24. Dermietzel, R., and Krause, D., 1991, Molecular anatomy of the blood-brain barrier as defined by immunocytochemistry, Int. Rev. Cytol. 127:57–109.PubMedCrossRefGoogle Scholar
  25. Dexter, D. T., Wells, F. R., Lees, A. J., Agid, F., Agid, Y, Jenner, P., and Marsden, C. D., 1989, Increased nigral iron content and alterations in other metal ions occurring in brain in Parkinson’s disease, J. Neurochem. 52:1830–1836.PubMedCrossRefGoogle Scholar
  26. Fishman, J. B., Rubin, J. B., Handrahan, J. V, Connor, J. R., and Fine, R. E., 1987, Receptor-mediated transcytosis of transferrin across the blood-brain barrier, J. Neurosci. Res. 18:299–304.PubMedCrossRefGoogle Scholar
  27. Frame, M. D. S., and Milanick, 1991, Mn and Cd transport by the Na-Ca exchanger of ferret red blood cells, Am. J. Physiol. 261:C467-C475.Google Scholar
  28. Griffiths, P. D., and Crossman, A. R., 1993, Distribution of iron in the basal ganglia and neocortex in postmortem tissue in Parkinson’s disease and Alzheimer’s disease, Dementia 4:61–65.PubMedGoogle Scholar
  29. Huebers, H. A., and Finch, C. A., 1987, The physiology of transferrin and transferrin receptors, Physiol. Rev. 67:520–582.PubMedGoogle Scholar
  30. Idzerda, R. L., Huebers, H., Finch, C. A., and McKnight, G. S., 1986, Rat transferrin gene expression: Tissue-specific regulation by iron deficiency, Proc. Natl. Acad. Sci. USA 83:3723–3727.PubMedCrossRefGoogle Scholar
  31. Jefferies, W. A., Brandon, M. R., Hunt, S. V, Williams, A. F., Gatter, K. C., and Mason, D. Y, 1984, Transferrin receptor on endothelium of brain capillaries, Nature 312:162–163.PubMedCrossRefGoogle Scholar
  32. Kalaria, R. N., Sromek, S. M., Grahovac, I., and Harik, S. I., 1992, Transferrin receptors of rat and human brain and cerebral microvessels and their status in Alzheimer’s disease, Brain Res. 585:87–93.PubMedCrossRefGoogle Scholar
  33. Kasarskis, E. J., 1984, Zinc metabolism in normal and zinc-deficient rat brain, Exp. Neurology 85:114–127.CrossRefGoogle Scholar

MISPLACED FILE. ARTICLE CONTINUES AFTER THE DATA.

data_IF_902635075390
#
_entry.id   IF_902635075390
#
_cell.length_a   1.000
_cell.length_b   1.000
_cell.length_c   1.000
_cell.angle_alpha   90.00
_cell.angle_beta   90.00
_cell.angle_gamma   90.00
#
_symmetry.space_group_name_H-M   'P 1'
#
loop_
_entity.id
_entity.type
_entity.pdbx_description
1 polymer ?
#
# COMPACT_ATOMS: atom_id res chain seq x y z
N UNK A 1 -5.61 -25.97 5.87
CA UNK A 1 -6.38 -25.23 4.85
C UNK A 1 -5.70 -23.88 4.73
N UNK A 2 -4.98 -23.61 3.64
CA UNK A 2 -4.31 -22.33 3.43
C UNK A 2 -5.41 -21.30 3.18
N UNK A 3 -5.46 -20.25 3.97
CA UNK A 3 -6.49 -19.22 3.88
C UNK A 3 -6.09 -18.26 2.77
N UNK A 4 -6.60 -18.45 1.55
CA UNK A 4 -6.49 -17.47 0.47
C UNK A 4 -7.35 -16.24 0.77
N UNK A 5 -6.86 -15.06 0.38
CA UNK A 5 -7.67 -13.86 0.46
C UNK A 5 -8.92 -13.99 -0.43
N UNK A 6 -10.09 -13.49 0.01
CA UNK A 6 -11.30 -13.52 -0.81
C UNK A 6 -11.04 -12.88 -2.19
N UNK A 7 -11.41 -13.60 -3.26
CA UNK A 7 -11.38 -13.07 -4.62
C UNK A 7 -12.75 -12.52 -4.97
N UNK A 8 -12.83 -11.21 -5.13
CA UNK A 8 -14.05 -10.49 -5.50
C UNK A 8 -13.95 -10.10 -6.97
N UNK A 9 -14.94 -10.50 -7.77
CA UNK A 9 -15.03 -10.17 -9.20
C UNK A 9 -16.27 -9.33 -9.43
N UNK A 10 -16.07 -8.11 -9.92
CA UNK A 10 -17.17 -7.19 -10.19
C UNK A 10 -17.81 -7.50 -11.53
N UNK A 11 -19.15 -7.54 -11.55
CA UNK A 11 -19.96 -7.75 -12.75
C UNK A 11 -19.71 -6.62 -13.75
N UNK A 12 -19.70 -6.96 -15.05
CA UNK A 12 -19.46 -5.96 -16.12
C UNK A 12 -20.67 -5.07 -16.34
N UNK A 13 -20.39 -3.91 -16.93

34. Kerper, L. E., Ballatori, N., and Clarkson, T. W., 1992, Methylmercury transport across the blood-brain barrier by an amino acid carrier, Am. J. Physiol. 262:R761-R765.Google Scholar
  35. Martin, R. B., Savory, J., Brown, S., Bertholf, R. L., and Wills, M. R., 1987, Transferrin binding of Al3+ and Fe3+, Clin. Chem. 33:405–407.PubMedGoogle Scholar
  36. May, P. M., Linder, P. W., and Williams, D. R., 1977, Computer simulation of metal-ion equilibria in biofluids: Models for the low-molecular-weight complex distribution of calcium (II), magnesium (II), manganese (II), iron (III), copper (II), and lead (II) ions in human blood plasma, J. Chem. Soc. Dalton 588–595.Google Scholar
  37. Morris, C. M., Candy, J. M., Court, J. A., Whitford, C. A., and Edwardson, J. A., 1987, The role of transferrin in the uptake of aluminium and manganese by the IMR 32 neuroblastoma cell line, Biochem Soc. Transactions 15:498–499.Google Scholar
  38. Morris, C. M., Keith, A. B., Edwardson, J. A., and Pullen, R. G. L., 1992, Uptake and distribution of iron and transferrin in the adult rat brain, J. Neurochem. 59:300–306.PubMedCrossRefGoogle Scholar
  39. Murphy, V. A., and Rapoport, S. I., 1992, Brain transfer coefficients for 67Ga: Comparison to 59Fe and effect of calcium deficiency, J. Neurochem. 58:898–902.PubMedCrossRefGoogle Scholar
  40. Murphy, V. A., Smith, Q. R., and Rapoport, S. I., 1986, Homeostasis of brain and cerebrospinal fluid calcium concentrations during chronic hypo- and hypercalcemia, J. Neurochem. 47:1735–1741.PubMedCrossRefGoogle Scholar
  41. Murphy, V. A., Smith, Q. R., and Rapoport, S. I., 1988a, Transfer coefficients for uptake of Ga-67, Cd-109, and Pb-203 into brain and cerebrospinal fluid (CSF), Abstr. Soc. Neurosci. 14:1037.Google Scholar
  42. Murphy, V. A., Smith, Q. R., and Rapoport, S. I., 1988b, Regulation of brain and cerebrospinal fluid calcium by brain barrier membranes following vitamin D-related chronic hypo- and hypercalcemia in rats, J. Neurochem. 51:1777–1782.PubMedCrossRefGoogle Scholar
  43. Murphy, V. A., Smith, Q. R., and Rapoport, S. I., 1989a, Rates of tracer cadmium uptake into various tissues, The Pharmacologist 31:137.Google Scholar
  44. Murphy, V. A., Smith, Q. R., and Rapoport, S. I., 1989b, Uptake and concentration of calcium in rat choroid plexus during chronic hypo- and hypercalcemia, Brain Res. 484:65–70.PubMedCrossRefGoogle Scholar
  45. Murphy, V. A., Wadhwani, K. C., Smith, Q. R., and Rapoport, S. I., 1991a, Saturable transport of manganese (II) across the rat blood-brain barrier, J. Neurochem. 57:948–954.PubMedCrossRefGoogle Scholar
  46. Murphy, V. A., Rosenberg, J. M., Smith, Q. R., and Rapoport, S. I., 1991b, Elevation of brain manganese in calcium-deficient rats, Neurotoxicology 12:255–264.PubMedGoogle Scholar
  47. Murphy, V. A., Smith, Q. R., and Rapoport, S. I., 1991c, Saturable transport of Ca into CSF in chronic hypo- and hypercalcemia, J. Neurosci. Res. 30:421–426.PubMedCrossRefGoogle Scholar
  48. Murphy, V. A., Embrey, E. C., Rosenberg, J. M., Smith, Q. R., and Rapoport, S. I., 1991d, Calcium deficiency enhances cadmium accumulation in the central nervous system, Brain Res. 557:280–284.PubMedCrossRefGoogle Scholar
  49. Narita, K., Kawasaki, F., and Kita, H., 1990, Mn and Mg influxes through Ca channels of motor nerve terminals are prevented by verapamil in frogs, Brain Res. 510:289–295.PubMedCrossRefGoogle Scholar
  50. Pardridge, W. M., Eisenberg, J., and Yang, J., 1987, Human blood-brain barrier transferrin receptor, Metabolism 36:892–895.PubMedCrossRefGoogle Scholar